Needing a Lullaby to Soothe Me

I have noticed lots of intense comments showing up in social media posts these days. I am doing my best to take several deep breaths before I post my responses. In some cases, the posts have been forwarded and later found to contain misleading or just plain wrong information. In other cases, people are stating their positions forcefully, resulting in hurt feelings and blocked connections.

Summertime and the livin’ is easy
Fish are jumpin’ and the cotton is high
Your daddy’s rich and your ma is good lookin’
So hush, little baby, baby, don’t you cry

Where I live is very special to me. It has physical beauty, friendly neighbors, good food, and remarkably clement weather. The people here are a lot like me. They think like I do and enjoy the same activities. We have found ways to tolerate our differences, even though those differences are actually not all that significant. Still, since March, I have noticed that I am jumpier. I am quicker to judge and even condemn. I am impatient when things don’t go my way. I am so very aware that things have changed. That something that was once very special is missing. I didn’t used to be afraid, but now I am.

One of these mornin’s, you’re gonna rise up singin’
Then you’ll spread your wings and you’ll take to the sky
But ’til that mornin’, there is nothin’ can harm you
Yes with Daddy and Mammy standing by

My sense of security has been eroding slowly but steadily since COVID first came on the scene. I wanted to believe that it would be a short-term inconvenience. That was my way of managing the vulnerability I felt. Instead, each day seems to bring more catastrophic mortality and morbidity statistics, delivered by news personalities, elected officials, and persons of varying levels of experience and education masquerading as experts. I have marveled at the numbers of people who never made it through high school biology who have become specialists in epidemiology and who now share their expertise in every venue available.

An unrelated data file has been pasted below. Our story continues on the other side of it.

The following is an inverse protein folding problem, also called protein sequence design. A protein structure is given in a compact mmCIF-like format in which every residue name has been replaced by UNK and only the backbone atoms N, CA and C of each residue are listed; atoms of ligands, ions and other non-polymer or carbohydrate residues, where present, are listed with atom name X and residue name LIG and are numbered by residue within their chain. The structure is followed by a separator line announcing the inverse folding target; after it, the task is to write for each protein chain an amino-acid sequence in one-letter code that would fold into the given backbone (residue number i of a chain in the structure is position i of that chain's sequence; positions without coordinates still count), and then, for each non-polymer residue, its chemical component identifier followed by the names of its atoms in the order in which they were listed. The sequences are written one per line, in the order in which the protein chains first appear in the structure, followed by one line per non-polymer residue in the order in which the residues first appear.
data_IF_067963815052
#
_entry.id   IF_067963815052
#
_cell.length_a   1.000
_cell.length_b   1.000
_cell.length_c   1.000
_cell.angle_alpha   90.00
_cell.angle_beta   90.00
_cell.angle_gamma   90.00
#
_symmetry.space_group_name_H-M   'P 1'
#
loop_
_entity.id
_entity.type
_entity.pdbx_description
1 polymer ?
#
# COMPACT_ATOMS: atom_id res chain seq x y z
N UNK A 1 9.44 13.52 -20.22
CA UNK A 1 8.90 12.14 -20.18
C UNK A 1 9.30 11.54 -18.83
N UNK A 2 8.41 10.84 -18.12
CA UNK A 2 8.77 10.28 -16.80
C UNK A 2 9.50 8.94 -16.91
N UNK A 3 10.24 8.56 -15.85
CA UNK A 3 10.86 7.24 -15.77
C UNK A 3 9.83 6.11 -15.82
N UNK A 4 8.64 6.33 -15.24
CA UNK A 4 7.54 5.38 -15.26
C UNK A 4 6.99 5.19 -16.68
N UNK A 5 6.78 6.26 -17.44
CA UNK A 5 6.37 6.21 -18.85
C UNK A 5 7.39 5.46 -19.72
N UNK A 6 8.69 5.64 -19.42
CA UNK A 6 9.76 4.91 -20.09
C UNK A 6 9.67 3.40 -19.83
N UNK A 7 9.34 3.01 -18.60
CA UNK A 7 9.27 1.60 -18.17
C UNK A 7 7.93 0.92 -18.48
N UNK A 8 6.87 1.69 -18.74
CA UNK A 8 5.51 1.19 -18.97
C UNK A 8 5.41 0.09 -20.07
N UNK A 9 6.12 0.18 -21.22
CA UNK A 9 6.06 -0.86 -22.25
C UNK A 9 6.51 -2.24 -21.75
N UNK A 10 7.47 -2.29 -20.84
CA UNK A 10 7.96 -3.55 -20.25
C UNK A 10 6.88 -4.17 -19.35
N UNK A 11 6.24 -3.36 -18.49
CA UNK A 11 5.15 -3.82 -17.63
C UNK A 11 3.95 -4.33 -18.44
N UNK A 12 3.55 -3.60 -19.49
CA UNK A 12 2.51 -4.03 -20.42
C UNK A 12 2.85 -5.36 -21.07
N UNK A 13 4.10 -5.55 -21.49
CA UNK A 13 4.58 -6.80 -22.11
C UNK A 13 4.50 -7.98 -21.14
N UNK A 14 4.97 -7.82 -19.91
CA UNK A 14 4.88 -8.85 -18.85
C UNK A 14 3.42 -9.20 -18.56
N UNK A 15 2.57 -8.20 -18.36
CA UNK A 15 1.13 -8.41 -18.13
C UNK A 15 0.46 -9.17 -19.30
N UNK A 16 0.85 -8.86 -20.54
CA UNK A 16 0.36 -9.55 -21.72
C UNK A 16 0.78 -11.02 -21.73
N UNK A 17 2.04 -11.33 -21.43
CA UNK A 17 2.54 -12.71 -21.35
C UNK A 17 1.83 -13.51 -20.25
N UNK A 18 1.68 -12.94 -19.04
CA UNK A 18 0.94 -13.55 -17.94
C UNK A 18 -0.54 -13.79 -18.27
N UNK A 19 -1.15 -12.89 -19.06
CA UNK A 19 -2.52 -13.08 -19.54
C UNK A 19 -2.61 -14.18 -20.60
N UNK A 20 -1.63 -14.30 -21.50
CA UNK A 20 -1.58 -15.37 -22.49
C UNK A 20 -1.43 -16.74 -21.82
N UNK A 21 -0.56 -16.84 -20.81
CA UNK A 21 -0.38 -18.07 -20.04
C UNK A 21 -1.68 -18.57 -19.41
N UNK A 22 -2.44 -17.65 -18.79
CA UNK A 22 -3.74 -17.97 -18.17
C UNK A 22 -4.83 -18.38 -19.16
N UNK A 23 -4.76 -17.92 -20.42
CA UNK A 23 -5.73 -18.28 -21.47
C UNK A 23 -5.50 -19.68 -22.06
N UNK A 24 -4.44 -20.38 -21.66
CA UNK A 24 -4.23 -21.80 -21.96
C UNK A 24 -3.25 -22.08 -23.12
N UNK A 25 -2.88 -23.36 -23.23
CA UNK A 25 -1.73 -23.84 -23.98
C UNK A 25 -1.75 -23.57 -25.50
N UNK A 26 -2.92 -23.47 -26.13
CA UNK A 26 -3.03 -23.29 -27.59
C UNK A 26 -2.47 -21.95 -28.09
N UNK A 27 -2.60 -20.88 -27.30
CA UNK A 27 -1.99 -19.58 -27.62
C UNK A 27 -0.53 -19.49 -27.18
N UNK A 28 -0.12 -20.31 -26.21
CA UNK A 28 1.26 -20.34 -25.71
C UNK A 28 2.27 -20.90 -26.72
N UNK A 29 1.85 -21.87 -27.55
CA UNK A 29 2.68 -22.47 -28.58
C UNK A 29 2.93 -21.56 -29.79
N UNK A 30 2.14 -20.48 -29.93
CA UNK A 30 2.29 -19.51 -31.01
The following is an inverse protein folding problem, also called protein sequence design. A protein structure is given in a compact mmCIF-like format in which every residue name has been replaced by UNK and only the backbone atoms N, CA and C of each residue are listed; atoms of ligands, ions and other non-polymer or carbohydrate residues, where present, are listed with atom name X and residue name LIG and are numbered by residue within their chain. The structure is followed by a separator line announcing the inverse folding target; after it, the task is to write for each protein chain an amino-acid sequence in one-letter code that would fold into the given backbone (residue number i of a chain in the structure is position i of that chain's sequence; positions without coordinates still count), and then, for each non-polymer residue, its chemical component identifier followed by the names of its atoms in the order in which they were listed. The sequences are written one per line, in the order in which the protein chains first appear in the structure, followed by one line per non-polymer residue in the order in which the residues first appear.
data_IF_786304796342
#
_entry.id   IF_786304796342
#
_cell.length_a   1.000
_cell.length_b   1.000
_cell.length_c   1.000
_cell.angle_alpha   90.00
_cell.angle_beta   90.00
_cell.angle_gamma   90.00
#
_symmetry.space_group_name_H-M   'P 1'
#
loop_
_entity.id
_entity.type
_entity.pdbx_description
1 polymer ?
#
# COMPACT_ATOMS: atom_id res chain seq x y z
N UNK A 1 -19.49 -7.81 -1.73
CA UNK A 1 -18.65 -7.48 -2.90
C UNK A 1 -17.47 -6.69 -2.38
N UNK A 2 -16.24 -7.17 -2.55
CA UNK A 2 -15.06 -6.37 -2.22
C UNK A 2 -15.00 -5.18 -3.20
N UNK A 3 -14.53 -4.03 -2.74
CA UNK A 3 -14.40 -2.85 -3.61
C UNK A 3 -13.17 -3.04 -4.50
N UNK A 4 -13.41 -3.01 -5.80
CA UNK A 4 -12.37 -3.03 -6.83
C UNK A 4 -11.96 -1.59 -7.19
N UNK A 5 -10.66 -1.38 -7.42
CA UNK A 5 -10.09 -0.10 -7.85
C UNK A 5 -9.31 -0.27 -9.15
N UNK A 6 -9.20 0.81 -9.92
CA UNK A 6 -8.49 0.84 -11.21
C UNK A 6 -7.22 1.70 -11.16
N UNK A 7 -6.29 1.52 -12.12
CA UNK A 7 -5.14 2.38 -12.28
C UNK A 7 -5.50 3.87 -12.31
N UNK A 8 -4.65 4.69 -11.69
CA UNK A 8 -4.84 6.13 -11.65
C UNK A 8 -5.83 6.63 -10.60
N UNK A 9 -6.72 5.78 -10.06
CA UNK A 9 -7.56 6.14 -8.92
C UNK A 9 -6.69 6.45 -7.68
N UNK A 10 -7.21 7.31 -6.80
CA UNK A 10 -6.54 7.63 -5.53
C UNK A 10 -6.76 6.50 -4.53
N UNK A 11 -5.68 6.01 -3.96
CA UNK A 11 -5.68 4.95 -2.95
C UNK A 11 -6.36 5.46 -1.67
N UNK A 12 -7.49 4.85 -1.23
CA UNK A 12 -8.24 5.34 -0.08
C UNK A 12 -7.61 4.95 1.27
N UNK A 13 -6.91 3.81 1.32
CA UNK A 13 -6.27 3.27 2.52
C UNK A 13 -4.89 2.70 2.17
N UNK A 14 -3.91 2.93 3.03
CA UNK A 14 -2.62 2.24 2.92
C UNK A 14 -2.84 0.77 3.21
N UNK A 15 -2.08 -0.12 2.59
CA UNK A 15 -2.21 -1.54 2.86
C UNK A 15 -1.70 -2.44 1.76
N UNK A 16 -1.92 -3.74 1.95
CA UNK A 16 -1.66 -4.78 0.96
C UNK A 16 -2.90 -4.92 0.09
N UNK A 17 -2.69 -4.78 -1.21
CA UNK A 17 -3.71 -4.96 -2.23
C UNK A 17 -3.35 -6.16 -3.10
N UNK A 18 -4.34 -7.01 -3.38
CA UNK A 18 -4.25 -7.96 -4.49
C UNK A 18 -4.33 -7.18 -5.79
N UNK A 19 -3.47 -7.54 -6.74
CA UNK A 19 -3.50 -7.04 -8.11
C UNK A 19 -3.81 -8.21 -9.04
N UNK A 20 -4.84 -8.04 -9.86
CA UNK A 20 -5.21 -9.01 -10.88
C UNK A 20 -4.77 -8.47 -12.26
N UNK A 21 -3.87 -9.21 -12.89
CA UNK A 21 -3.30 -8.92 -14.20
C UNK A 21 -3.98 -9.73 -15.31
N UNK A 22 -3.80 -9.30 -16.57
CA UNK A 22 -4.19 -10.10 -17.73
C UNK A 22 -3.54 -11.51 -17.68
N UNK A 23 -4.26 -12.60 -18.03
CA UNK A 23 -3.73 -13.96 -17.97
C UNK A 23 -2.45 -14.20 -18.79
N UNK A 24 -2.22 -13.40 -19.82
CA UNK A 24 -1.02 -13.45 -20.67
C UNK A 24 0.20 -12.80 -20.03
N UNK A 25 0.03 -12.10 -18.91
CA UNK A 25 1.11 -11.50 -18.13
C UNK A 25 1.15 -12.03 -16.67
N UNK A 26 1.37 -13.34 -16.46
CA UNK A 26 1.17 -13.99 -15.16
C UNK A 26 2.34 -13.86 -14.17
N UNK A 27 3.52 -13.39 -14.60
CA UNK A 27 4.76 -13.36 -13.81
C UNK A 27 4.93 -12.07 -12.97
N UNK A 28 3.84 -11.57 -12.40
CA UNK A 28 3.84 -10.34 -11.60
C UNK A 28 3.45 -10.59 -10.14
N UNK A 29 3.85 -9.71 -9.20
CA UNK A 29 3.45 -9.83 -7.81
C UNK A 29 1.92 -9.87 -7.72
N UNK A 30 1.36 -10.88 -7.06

Information goes a long way in soothing my tender psyche. Unfortunately I am no longer sure that the information I have access to is real or not!  I have SNOPES on speed dial. Yet I am finding, all too often, that the things I want to believe are true, aren’t. Giving up my firmly held beliefs is hard because it means that I am that much more exposed and have fewer places to hide.

Summertime and the livin’ is easy
Fish are jumpin’ and the cotton is high
Oh, your daddy’s rich and your ma is good lookin’
So hush, little baby, baby, don’t you cry
Oh don’t you cry (donchoo cry)

When I was a little girl, my mother would sing lullabies to soothe me to sleep. I had a vivid imagination as a child and would frequently find myself sucking my thumb, curled up in a ball, with my stuffed toy to protect me. To this day, I cannot read a Stephen King novel or watch episodes of Twilight Zone because they frighten me to the core – and not in that oddly pleasing way that so many fans of these genres experience. No, I would cower beneath the covers and pray that God would protect me.

At some point before I fell asleep, my mother would come in, gently gather me into her lap and reassure me that there was nothing to be afraid of. She had a pleasing soprano that lifted the fear. The rhythm of her rocking along with the predictability of the melody allowed me to relax. In that relaxed state, my mind slowed down and the terror melted away. I would drift off into sleep and then awaken the next day without the anxiety hang-over. Oh how I miss that!

Sonoma_Lightening
Photo by Jack Pier